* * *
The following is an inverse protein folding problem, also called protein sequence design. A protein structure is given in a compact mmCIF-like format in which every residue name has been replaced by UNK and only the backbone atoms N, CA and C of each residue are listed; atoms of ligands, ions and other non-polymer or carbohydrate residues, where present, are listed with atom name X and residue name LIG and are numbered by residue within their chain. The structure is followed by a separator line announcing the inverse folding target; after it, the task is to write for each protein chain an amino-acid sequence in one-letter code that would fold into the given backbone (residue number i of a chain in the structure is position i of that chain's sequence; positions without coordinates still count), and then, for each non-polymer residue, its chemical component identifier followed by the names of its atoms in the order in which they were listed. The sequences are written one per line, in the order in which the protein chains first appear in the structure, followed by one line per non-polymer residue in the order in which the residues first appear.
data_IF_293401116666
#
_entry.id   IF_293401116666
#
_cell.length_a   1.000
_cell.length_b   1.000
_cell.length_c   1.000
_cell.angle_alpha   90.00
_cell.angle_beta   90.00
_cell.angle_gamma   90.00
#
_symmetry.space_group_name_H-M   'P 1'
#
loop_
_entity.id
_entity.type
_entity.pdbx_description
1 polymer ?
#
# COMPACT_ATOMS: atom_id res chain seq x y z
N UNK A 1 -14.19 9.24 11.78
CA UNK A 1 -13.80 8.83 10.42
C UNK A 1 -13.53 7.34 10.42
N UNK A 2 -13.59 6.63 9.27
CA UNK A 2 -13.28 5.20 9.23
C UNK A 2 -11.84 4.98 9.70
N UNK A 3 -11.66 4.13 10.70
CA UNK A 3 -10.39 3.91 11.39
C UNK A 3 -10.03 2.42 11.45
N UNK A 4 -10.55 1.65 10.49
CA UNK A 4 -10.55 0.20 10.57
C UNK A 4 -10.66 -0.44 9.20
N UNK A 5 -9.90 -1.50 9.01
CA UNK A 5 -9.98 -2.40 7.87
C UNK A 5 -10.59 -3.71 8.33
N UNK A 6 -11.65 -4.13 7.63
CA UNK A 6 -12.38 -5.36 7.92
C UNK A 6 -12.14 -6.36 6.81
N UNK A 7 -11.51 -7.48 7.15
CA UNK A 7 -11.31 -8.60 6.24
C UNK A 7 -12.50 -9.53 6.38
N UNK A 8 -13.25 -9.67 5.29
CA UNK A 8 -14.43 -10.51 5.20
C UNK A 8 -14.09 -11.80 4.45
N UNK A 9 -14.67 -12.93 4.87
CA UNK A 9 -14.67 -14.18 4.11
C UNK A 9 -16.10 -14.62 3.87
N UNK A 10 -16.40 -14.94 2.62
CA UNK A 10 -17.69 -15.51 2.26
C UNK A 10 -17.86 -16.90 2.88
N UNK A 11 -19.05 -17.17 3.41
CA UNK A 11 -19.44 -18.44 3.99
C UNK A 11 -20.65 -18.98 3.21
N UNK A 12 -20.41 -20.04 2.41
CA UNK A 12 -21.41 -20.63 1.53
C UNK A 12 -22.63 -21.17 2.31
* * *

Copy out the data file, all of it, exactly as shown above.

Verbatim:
The following is an inverse protein folding problem, also called protein sequence design. A protein structure is given in a compact mmCIF-like format in which every residue name has been replaced by UNK and only the backbone atoms N, CA and C of each residue are listed; atoms of ligands, ions and other non-polymer or carbohydrate residues, where present, are listed with atom name X and residue name LIG and are numbered by residue within their chain. The structure is followed by a separator line announcing the inverse folding target; after it, the task is to write for each protein chain an amino-acid sequence in one-letter code that would fold into the given backbone (residue number i of a chain in the structure is position i of that chain's sequence; positions without coordinates still count), and then, for each non-polymer residue, its chemical component identifier followed by the names of its atoms in the order in which they were listed. The sequences are written one per line, in the order in which the protein chains first appear in the structure, followed by one line per non-polymer residue in the order in which the residues first appear.
data_IF_293401116666
#
_entry.id   IF_293401116666
#
_cell.length_a   1.000
_cell.length_b   1.000
_cell.length_c   1.000
_cell.angle_alpha   90.00
_cell.angle_beta   90.00
_cell.angle_gamma   90.00
#
_symmetry.space_group_name_H-M   'P 1'
#
loop_
_entity.id
_entity.type
_entity.pdbx_description
1 polymer ?
#
# COMPACT_ATOMS: atom_id res chain seq x y z
N UNK A 1 -14.19 9.24 11.78
CA UNK A 1 -13.80 8.83 10.42
C UNK A 1 -13.53 7.34 10.42
N UNK A 2 -13.59 6.63 9.27
CA UNK A 2 -13.28 5.20 9.23
C UNK A 2 -11.84 4.98 9.70
N UNK A 3 -11.66 4.13 10.70
CA UNK A 3 -10.39 3.91 11.39
C UNK A 3 -10.03 2.42 11.45
N UNK A 4 -10.55 1.65 10.49
CA UNK A 4 -10.55 0.20 10.57
C UNK A 4 -10.66 -0.44 9.20
N UNK A 5 -9.90 -1.50 9.01
CA UNK A 5 -9.98 -2.40 7.87
C UNK A 5 -10.59 -3.71 8.33
N UNK A 6 -11.65 -4.13 7.63
CA UNK A 6 -12.38 -5.36 7.92
C UNK A 6 -12.14 -6.36 6.81
N UNK A 7 -11.51 -7.48 7.15
CA UNK A 7 -11.31 -8.60 6.24
C UNK A 7 -12.50 -9.53 6.38
N UNK A 8 -13.25 -9.67 5.29
CA UNK A 8 -14.43 -10.51 5.20
C UNK A 8 -14.09 -11.80 4.45
N UNK A 9 -14.67 -12.93 4.87
CA UNK A 9 -14.67 -14.18 4.11
C UNK A 9 -16.10 -14.62 3.87
N UNK A 10 -16.40 -14.94 2.62
CA UNK A 10 -17.69 -15.51 2.26
C UNK A 10 -17.86 -16.90 2.88
N UNK A 11 -19.05 -17.17 3.41
CA UNK A 11 -19.44 -18.44 3.99
C UNK A 11 -20.65 -18.98 3.21
N UNK A 12 -20.41 -20.04 2.41
CA UNK A 12 -21.41 -20.63 1.53
C UNK A 12 -22.63 -21.17 2.31